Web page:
If they don't release the terminal consonant with a puff of air, then it becomes harder to hear any difference between, say, "bad" and "bat" (what pair of words were you thinking of?) And that extra puff of air can come across as affected or peremptory.In many languages, this terminal devoicing has gone from a frequent mannerism to a rule. So in German, "Rad" and "Rat" sound exactly the same, and they get lovely rhymes likeDu bist die Ruh, der Friede mild;Die Sehnsucht du, und was sie stillt.Don't know what this says about the German national character.
Most people do that. "Voiced" stops at the end of words are distinguished from "voiceless" ones by the shortness of the preceding vowel more often than by actual voicing. This is especially true when word-final stops are unreleased.
I first noticed it on adverts. But you get it here with the super-soothing Jerram Barrs - at 53 seconds - Church of Scotlant.https://www.youtube.com/watch?v=MxySk24J_bsIf everyone does it, then some people do it more than others!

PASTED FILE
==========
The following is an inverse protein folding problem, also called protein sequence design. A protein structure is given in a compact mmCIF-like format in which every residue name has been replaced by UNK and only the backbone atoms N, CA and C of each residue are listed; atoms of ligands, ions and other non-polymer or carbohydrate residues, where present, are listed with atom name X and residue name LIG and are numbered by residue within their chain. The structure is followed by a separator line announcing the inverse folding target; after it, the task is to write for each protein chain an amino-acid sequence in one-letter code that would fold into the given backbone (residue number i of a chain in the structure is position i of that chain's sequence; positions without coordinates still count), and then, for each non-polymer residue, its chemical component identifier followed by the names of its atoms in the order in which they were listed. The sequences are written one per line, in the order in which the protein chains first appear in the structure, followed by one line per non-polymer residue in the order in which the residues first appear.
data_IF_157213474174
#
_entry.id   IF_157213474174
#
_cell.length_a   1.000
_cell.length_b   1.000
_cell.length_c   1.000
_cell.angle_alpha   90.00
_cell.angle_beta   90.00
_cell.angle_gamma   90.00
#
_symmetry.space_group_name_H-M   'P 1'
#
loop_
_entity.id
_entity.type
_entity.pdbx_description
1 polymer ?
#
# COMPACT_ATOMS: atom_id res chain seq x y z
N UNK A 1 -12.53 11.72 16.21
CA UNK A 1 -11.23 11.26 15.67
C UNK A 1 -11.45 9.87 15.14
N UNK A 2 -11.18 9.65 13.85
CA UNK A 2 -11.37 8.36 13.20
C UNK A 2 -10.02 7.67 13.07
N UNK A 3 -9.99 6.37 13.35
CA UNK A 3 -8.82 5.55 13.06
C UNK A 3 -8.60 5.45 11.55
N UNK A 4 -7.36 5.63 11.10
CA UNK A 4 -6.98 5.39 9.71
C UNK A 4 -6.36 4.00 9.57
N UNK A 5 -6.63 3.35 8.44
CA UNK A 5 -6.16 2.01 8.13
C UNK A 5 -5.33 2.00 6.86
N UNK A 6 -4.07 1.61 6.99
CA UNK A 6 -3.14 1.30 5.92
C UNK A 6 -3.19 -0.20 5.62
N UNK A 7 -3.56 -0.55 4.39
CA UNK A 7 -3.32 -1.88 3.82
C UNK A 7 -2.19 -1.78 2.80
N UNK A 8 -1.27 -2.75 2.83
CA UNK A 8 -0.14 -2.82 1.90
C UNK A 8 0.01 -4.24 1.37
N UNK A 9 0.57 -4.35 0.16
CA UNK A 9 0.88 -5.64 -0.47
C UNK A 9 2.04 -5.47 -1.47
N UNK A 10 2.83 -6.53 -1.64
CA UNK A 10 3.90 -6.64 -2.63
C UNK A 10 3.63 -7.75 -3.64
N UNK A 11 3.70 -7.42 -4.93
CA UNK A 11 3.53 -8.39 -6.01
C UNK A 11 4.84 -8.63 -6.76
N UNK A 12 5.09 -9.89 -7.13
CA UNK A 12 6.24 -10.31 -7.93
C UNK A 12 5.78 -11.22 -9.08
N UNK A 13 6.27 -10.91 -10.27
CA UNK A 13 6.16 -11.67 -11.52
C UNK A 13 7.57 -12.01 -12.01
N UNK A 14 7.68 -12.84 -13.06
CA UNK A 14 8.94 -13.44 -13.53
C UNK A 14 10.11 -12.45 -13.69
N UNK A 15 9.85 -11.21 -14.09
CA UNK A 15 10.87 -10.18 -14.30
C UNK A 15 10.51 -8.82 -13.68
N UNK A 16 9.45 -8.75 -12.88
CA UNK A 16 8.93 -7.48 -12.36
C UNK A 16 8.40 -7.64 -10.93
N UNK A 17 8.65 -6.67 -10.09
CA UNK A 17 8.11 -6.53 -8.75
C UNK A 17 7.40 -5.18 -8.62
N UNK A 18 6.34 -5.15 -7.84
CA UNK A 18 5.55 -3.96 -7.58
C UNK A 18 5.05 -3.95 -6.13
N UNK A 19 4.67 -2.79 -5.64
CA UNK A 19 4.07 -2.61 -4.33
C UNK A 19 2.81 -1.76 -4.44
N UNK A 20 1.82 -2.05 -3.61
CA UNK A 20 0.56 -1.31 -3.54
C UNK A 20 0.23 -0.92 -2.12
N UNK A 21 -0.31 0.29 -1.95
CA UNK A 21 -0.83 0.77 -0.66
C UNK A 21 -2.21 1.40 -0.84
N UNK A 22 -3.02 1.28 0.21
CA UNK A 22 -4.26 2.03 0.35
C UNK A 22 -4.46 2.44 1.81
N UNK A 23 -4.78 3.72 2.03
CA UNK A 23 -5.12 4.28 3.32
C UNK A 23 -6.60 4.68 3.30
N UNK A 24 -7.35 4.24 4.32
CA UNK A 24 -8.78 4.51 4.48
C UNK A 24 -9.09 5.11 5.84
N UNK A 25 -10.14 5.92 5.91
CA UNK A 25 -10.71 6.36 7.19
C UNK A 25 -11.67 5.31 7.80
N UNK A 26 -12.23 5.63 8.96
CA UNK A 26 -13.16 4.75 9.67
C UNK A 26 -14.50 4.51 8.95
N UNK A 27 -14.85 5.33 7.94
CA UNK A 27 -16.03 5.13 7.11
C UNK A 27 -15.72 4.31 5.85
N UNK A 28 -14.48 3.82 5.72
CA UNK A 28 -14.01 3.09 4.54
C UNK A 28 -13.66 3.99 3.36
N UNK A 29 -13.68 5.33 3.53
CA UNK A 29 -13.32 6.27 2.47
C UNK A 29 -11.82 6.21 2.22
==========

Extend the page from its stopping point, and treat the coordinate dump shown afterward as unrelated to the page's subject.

Vera Lynn epitomized this. She was everybody's ideal mother.
@Crow - Bluebirts over the white cliffs of Dover?
Easy on there Bruce. Humour can prove the undoing of one so unaccustomed to displaying it. The old Dame had an almost unique way of enunciating the final 'T' on her sung words. Anybody else would have dropped that 'T' or had it sounding like a 'D'.
Post a comment